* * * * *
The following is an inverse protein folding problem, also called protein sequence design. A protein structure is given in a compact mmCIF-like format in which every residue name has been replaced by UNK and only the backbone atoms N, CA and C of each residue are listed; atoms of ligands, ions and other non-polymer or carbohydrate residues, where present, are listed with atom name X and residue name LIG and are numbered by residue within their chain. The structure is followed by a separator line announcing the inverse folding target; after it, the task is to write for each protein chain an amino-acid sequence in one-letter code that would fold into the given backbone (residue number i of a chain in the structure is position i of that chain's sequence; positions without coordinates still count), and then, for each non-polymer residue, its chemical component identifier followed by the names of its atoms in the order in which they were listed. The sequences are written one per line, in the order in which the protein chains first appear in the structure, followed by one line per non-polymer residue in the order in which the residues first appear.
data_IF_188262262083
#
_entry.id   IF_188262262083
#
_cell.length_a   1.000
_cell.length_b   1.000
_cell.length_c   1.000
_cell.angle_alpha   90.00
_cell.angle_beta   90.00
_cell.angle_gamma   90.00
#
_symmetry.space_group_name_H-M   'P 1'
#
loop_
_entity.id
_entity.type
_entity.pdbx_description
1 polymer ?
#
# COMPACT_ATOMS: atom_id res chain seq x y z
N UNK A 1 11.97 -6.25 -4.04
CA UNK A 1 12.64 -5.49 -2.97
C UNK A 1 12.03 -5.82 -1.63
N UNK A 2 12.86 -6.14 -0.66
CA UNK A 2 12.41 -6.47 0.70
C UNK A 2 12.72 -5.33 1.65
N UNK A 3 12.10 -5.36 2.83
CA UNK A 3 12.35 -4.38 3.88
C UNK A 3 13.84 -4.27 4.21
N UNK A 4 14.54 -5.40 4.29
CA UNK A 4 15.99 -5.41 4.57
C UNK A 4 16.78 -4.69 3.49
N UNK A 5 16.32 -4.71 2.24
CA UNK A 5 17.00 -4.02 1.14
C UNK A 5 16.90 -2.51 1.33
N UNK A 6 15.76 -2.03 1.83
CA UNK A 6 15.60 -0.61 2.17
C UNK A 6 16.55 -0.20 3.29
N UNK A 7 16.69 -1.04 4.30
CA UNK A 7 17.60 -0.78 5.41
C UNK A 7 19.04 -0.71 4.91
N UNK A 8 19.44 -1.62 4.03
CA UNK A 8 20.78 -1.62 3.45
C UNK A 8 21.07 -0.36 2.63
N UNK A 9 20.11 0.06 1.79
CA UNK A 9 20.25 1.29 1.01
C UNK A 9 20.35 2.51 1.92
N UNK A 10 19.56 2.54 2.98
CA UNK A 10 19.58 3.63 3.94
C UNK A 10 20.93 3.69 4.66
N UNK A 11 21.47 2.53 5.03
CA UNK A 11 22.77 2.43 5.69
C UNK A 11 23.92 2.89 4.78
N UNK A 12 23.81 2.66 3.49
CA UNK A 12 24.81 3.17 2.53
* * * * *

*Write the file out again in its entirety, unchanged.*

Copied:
The following is an inverse protein folding problem, also called protein sequence design. A protein structure is given in a compact mmCIF-like format in which every residue name has been replaced by UNK and only the backbone atoms N, CA and C of each residue are listed; atoms of ligands, ions and other non-polymer or carbohydrate residues, where present, are listed with atom name X and residue name LIG and are numbered by residue within their chain. The structure is followed by a separator line announcing the inverse folding target; after it, the task is to write for each protein chain an amino-acid sequence in one-letter code that would fold into the given backbone (residue number i of a chain in the structure is position i of that chain's sequence; positions without coordinates still count), and then, for each non-polymer residue, its chemical component identifier followed by the names of its atoms in the order in which they were listed. The sequences are written one per line, in the order in which the protein chains first appear in the structure, followed by one line per non-polymer residue in the order in which the residues first appear.
data_IF_188262262083
#
_entry.id   IF_188262262083
#
_cell.length_a   1.000
_cell.length_b   1.000
_cell.length_c   1.000
_cell.angle_alpha   90.00
_cell.angle_beta   90.00
_cell.angle_gamma   90.00
#
_symmetry.space_group_name_H-M   'P 1'
#
loop_
_entity.id
_entity.type
_entity.pdbx_description
1 polymer ?
#
# COMPACT_ATOMS: atom_id res chain seq x y z
N UNK A 1 11.97 -6.25 -4.04
CA UNK A 1 12.64 -5.49 -2.97
C UNK A 1 12.03 -5.82 -1.63
N UNK A 2 12.86 -6.14 -0.66
CA UNK A 2 12.41 -6.47 0.70
C UNK A 2 12.72 -5.33 1.65
N UNK A 3 12.10 -5.36 2.83
CA UNK A 3 12.35 -4.38 3.88
C UNK A 3 13.84 -4.27 4.21
N UNK A 4 14.54 -5.40 4.29
CA UNK A 4 15.99 -5.41 4.57
C UNK A 4 16.78 -4.69 3.49
N UNK A 5 16.32 -4.71 2.24
CA UNK A 5 17.00 -4.02 1.14
C UNK A 5 16.90 -2.51 1.33
N UNK A 6 15.76 -2.03 1.83
CA UNK A 6 15.60 -0.61 2.17
C UNK A 6 16.55 -0.20 3.29
N UNK A 7 16.69 -1.04 4.30
CA UNK A 7 17.60 -0.78 5.41
C UNK A 7 19.04 -0.71 4.91
N UNK A 8 19.44 -1.62 4.03
CA UNK A 8 20.78 -1.62 3.45
C UNK A 8 21.07 -0.36 2.63
N UNK A 9 20.11 0.06 1.79
CA UNK A 9 20.25 1.29 1.01
C UNK A 9 20.35 2.51 1.92
N UNK A 10 19.56 2.54 2.98
CA UNK A 10 19.58 3.63 3.94
C UNK A 10 20.93 3.69 4.66
N UNK A 11 21.47 2.53 5.03
CA UNK A 11 22.77 2.43 5.69
C UNK A 11 23.92 2.89 4.78
N UNK A 12 23.81 2.66 3.49
CA UNK A 12 24.81 3.17 2.53